France braces for cartoons backlash - French Satirical Magazine Named Charlie Hebdo Published Cartoons Pictures of Prophet Muhammad PBUH (Nauzubillah)
PARIS: France stepped up security and appealed for calm Wednesday after a weekly magazine published blasphemous cartoons against Islam that risked fanning outrage in the Islamic world.
Security was reinforced at French missions and other institutions in countries feared most at risk of a hostile reaction.
Embassies, consulates, cultural centres and international French schools in around 20 countries will be closed on Friday in case they are targeted in demonstrations following weekly Muslim prayers.
Foreign Minister Laurent Fabius admitted he feared a backlash in the Muslim world, where tempers are already running high over an anti-Islam film made in California and posted on the Internet.
Police were deployed outside the Paris offices of Charlie Hebdo, the satirical magazine which published the cartoons. The magazine said its Internet site had been hacked and was not accessible.
Prime Minister Jean-Marc Ayrault urged “responsibility” and said anyone offended by the caricatures could sue.
But he and Interior Minister Manuel Valls said freedom of speech, including caricature, was a “fundamental right” backed by the law.
Leaders of the large Muslim community in France said an appeal for calm would be read out in mosques across the country on Friday but also condemned the magazine for publishing “insulting” images.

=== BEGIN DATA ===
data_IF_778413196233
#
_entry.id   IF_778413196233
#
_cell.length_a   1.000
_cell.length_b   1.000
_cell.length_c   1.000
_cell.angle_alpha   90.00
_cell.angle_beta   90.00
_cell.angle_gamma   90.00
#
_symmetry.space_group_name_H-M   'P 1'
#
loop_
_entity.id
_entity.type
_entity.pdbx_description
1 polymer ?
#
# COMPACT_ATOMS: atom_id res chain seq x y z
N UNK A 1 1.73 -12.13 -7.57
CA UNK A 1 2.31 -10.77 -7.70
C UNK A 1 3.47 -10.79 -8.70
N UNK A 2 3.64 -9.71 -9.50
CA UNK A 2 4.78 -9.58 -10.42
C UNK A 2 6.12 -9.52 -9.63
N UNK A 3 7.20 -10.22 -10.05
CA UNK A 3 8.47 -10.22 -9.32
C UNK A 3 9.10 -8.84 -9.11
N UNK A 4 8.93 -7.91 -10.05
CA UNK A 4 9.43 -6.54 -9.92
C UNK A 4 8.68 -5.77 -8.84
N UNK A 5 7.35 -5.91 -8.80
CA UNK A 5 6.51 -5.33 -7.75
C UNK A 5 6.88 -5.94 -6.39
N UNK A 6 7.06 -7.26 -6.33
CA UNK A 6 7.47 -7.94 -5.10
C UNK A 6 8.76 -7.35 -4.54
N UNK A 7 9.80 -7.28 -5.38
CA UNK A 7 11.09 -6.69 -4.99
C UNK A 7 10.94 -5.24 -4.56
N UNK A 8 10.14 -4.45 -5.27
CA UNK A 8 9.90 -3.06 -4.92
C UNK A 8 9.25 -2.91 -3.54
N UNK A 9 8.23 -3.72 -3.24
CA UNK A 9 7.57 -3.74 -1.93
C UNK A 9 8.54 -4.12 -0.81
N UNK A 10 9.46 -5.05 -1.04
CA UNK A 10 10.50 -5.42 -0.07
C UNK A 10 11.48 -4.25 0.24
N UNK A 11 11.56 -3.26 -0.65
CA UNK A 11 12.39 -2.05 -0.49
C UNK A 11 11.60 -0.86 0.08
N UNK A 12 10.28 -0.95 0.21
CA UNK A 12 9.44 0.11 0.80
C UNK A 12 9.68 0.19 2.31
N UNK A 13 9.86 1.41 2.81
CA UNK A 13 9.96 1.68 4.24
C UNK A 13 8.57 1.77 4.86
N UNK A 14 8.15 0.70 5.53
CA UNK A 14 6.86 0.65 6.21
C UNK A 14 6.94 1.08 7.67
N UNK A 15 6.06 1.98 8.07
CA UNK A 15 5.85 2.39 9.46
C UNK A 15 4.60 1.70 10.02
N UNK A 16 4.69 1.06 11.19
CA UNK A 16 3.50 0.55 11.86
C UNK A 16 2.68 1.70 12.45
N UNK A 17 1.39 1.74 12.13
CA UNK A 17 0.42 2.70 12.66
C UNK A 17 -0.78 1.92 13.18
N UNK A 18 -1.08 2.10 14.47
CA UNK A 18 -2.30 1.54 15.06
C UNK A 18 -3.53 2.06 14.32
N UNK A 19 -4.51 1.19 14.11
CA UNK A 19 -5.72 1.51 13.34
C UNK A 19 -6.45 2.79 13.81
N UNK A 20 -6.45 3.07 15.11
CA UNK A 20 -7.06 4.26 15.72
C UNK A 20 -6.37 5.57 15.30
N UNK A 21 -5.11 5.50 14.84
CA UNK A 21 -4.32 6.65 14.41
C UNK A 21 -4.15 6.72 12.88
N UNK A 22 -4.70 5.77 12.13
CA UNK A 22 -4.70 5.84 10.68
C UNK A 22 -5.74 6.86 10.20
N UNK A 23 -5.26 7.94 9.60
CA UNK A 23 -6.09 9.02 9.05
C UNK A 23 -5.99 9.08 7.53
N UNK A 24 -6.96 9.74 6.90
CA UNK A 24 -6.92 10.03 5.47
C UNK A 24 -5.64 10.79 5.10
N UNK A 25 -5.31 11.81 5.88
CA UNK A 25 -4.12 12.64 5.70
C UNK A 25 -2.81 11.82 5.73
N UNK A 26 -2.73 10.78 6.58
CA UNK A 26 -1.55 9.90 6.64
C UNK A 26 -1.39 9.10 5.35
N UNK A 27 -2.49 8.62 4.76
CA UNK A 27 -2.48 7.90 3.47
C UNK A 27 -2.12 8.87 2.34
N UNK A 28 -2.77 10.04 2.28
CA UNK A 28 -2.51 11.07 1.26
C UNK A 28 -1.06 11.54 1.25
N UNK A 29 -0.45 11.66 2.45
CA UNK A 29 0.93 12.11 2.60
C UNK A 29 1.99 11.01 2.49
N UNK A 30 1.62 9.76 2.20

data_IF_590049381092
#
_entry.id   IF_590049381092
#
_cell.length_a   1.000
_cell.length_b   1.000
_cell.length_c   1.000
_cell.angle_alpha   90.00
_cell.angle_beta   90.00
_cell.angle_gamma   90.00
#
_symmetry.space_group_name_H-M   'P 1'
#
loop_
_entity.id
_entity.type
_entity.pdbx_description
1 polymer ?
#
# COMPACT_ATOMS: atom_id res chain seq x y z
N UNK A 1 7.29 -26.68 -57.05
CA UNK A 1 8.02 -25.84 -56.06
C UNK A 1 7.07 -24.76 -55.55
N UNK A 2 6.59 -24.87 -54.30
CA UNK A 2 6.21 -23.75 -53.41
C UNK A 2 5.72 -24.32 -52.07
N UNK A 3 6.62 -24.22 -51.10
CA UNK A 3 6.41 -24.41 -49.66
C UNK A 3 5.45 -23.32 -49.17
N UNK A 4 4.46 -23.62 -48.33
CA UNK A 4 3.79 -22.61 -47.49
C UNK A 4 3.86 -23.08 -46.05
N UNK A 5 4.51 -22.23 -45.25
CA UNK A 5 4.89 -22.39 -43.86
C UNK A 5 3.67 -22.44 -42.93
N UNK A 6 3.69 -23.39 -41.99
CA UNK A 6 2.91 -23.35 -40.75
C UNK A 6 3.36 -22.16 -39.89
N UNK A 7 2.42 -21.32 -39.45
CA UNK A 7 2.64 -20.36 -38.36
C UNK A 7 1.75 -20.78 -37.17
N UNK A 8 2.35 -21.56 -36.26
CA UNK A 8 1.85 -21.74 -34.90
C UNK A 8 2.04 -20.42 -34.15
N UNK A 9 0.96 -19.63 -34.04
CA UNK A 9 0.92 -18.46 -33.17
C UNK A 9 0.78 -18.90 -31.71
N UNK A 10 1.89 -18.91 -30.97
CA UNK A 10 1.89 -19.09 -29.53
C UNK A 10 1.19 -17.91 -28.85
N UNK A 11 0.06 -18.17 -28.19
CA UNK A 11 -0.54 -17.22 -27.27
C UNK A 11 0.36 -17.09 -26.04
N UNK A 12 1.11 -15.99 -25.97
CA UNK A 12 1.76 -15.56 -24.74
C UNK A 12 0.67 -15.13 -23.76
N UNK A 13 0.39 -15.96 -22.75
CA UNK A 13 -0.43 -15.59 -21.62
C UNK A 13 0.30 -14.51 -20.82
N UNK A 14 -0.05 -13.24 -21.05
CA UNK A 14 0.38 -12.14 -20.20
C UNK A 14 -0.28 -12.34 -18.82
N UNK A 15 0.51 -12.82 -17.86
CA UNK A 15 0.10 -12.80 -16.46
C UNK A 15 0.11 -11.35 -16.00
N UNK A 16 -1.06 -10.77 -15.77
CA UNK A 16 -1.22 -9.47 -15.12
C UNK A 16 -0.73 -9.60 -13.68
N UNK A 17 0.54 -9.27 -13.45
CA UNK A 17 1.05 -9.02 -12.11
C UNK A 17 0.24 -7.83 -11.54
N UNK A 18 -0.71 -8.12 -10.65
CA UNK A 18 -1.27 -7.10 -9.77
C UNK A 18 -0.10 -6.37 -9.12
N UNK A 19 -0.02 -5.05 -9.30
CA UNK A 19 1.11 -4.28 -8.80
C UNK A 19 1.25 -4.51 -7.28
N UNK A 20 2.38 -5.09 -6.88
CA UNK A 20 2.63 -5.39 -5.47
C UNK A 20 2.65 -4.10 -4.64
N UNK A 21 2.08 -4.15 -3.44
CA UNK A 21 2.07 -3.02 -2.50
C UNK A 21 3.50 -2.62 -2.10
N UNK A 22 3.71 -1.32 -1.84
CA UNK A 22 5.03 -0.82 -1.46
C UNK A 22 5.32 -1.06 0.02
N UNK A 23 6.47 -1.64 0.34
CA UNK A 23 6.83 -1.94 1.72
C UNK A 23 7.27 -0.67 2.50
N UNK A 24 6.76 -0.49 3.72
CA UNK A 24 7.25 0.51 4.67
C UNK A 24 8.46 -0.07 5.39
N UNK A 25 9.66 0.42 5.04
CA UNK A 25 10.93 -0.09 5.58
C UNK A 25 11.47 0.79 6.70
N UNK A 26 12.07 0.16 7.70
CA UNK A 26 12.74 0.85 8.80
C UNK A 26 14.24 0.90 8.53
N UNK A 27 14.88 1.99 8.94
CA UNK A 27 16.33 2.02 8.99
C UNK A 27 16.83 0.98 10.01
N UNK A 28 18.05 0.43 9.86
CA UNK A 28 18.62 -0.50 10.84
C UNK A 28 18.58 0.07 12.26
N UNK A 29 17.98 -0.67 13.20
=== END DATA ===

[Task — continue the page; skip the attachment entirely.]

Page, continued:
But the explicit, arguably vulgar, nature of the drawings made it inevitable they would cause offence.
The figure shows a man’s gap-toothed, bearded head on top of a woman’s body with bared breasts.
Ayrault said anyone offended by cartoons could take the matter to the courts but made it clear there would be no action against the weekly.
“We are in a country where freedom of expression is guaranteed, including the freedom to caricature,” he said.
“If people really feel offended in their beliefs and think there has been an infringement of the law — and we are in a state where laws must be totally respected — they can go to court,” Ayrault said.
He also said a request to hold a demonstration in Paris would be refused. France’s interior ministry has already banned all protests over the controversial film following a violent demonstration last weekend near the US embassy.
Charlie Hebdo’s editor, Stephane Charbonnier, defended the cartoons, slamming critics as “ridiculous clowns.”
Charbonnier, a cartoonist, said Ayrault should be “supporting press freedom and the republic rather than allowing himself to be influenced by these ridiculous clowns who are protesting”.
Free speech basic right: French minister:
PARIS: France’s interior minister said Wednesday after a French weekly published cartoons of the Prophet Mohammed (PBUH) that freedom of speech, including caricature, was a “fundamental right” backed by the law.
Manuel Valls made the statement after meeting with French Muslim leaders angered by the cartoons. He also said he would tolerate no protests that disturbed public order.
Meanwhile the magazine’s Facebook page was inundated with messages defending or attacking its action, while news sellers reported that customers were buying up their stocks of the weekly specifically to destroy them. via: thenews.com.pk